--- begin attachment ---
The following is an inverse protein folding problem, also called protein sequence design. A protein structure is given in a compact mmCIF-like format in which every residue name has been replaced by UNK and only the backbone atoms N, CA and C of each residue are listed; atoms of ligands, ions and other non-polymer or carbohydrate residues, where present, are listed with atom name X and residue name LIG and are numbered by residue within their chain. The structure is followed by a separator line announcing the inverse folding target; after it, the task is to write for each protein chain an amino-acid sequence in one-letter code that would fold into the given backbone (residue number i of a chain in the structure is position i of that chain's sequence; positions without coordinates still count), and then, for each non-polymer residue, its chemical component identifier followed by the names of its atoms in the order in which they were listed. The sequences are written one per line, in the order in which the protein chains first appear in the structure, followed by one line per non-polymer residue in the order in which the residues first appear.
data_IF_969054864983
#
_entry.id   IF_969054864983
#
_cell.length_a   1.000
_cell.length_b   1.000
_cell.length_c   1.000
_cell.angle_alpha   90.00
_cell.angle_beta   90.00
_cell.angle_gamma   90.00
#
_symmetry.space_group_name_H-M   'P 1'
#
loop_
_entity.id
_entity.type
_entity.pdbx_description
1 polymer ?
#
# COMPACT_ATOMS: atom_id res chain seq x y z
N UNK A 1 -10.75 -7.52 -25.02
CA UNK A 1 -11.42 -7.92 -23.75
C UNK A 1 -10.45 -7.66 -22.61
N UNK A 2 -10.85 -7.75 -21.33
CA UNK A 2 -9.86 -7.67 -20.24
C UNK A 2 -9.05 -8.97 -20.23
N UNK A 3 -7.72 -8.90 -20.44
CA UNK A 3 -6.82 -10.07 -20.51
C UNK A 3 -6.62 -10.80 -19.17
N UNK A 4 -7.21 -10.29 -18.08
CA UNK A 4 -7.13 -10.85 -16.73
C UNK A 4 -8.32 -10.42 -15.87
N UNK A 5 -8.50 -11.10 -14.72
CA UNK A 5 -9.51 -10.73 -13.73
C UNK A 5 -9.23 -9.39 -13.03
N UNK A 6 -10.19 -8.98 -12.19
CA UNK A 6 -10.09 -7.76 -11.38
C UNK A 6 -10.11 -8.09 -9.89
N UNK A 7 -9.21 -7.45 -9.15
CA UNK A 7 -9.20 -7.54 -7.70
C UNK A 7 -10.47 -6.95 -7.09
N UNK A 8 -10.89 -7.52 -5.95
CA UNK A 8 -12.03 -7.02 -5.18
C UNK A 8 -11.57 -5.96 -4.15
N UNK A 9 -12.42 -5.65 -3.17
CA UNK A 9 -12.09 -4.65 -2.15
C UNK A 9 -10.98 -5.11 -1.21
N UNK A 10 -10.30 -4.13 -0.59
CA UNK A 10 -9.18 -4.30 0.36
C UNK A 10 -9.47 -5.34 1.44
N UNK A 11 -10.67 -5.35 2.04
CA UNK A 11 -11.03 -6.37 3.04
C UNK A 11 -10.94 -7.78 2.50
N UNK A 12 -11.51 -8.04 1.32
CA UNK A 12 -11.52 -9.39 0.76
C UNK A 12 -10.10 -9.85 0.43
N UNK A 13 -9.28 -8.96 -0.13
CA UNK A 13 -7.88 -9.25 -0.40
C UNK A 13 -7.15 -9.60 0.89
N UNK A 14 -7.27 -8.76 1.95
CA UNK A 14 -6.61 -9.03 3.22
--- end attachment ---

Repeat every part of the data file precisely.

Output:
The following is an inverse protein folding problem, also called protein sequence design. A protein structure is given in a compact mmCIF-like format in which every residue name has been replaced by UNK and only the backbone atoms N, CA and C of each residue are listed; atoms of ligands, ions and other non-polymer or carbohydrate residues, where present, are listed with atom name X and residue name LIG and are numbered by residue within their chain. The structure is followed by a separator line announcing the inverse folding target; after it, the task is to write for each protein chain an amino-acid sequence in one-letter code that would fold into the given backbone (residue number i of a chain in the structure is position i of that chain's sequence; positions without coordinates still count), and then, for each non-polymer residue, its chemical component identifier followed by the names of its atoms in the order in which they were listed. The sequences are written one per line, in the order in which the protein chains first appear in the structure, followed by one line per non-polymer residue in the order in which the residues first appear.
data_IF_969054864983
#
_entry.id   IF_969054864983
#
_cell.length_a   1.000
_cell.length_b   1.000
_cell.length_c   1.000
_cell.angle_alpha   90.00
_cell.angle_beta   90.00
_cell.angle_gamma   90.00
#
_symmetry.space_group_name_H-M   'P 1'
#
loop_
_entity.id
_entity.type
_entity.pdbx_description
1 polymer ?
#
# COMPACT_ATOMS: atom_id res chain seq x y z
N UNK A 1 -10.75 -7.52 -25.02
CA UNK A 1 -11.42 -7.92 -23.75
C UNK A 1 -10.45 -7.66 -22.61
N UNK A 2 -10.85 -7.75 -21.33
CA UNK A 2 -9.86 -7.67 -20.24
C UNK A 2 -9.05 -8.97 -20.23
N UNK A 3 -7.72 -8.90 -20.44
CA UNK A 3 -6.82 -10.07 -20.51
C UNK A 3 -6.62 -10.80 -19.17
N UNK A 4 -7.21 -10.29 -18.08
CA UNK A 4 -7.13 -10.85 -16.73
C UNK A 4 -8.32 -10.42 -15.87
N UNK A 5 -8.50 -11.10 -14.72
CA UNK A 5 -9.51 -10.73 -13.73
C UNK A 5 -9.23 -9.39 -13.03
N UNK A 6 -10.19 -8.98 -12.19
CA UNK A 6 -10.09 -7.76 -11.38
C UNK A 6 -10.11 -8.09 -9.89
N UNK A 7 -9.21 -7.45 -9.15
CA UNK A 7 -9.20 -7.54 -7.70
C UNK A 7 -10.47 -6.95 -7.09
N UNK A 8 -10.89 -7.52 -5.95
CA UNK A 8 -12.03 -7.02 -5.18
C UNK A 8 -11.57 -5.96 -4.15
N UNK A 9 -12.42 -5.65 -3.17
CA UNK A 9 -12.09 -4.65 -2.15
C UNK A 9 -10.98 -5.11 -1.21
N UNK A 10 -10.30 -4.13 -0.59
CA UNK A 10 -9.18 -4.30 0.36
C UNK A 10 -9.47 -5.34 1.44
N UNK A 11 -10.67 -5.35 2.04
CA UNK A 11 -11.03 -6.37 3.04
C UNK A 11 -10.94 -7.78 2.50
N UNK A 12 -11.51 -8.04 1.32
CA UNK A 12 -11.52 -9.39 0.76
C UNK A 12 -10.10 -9.85 0.43
N UNK A 13 -9.28 -8.96 -0.13
CA UNK A 13 -7.88 -9.25 -0.40
C UNK A 13 -7.15 -9.60 0.89
N UNK A 14 -7.27 -8.76 1.95
CA UNK A 14 -6.61 -9.03 3.22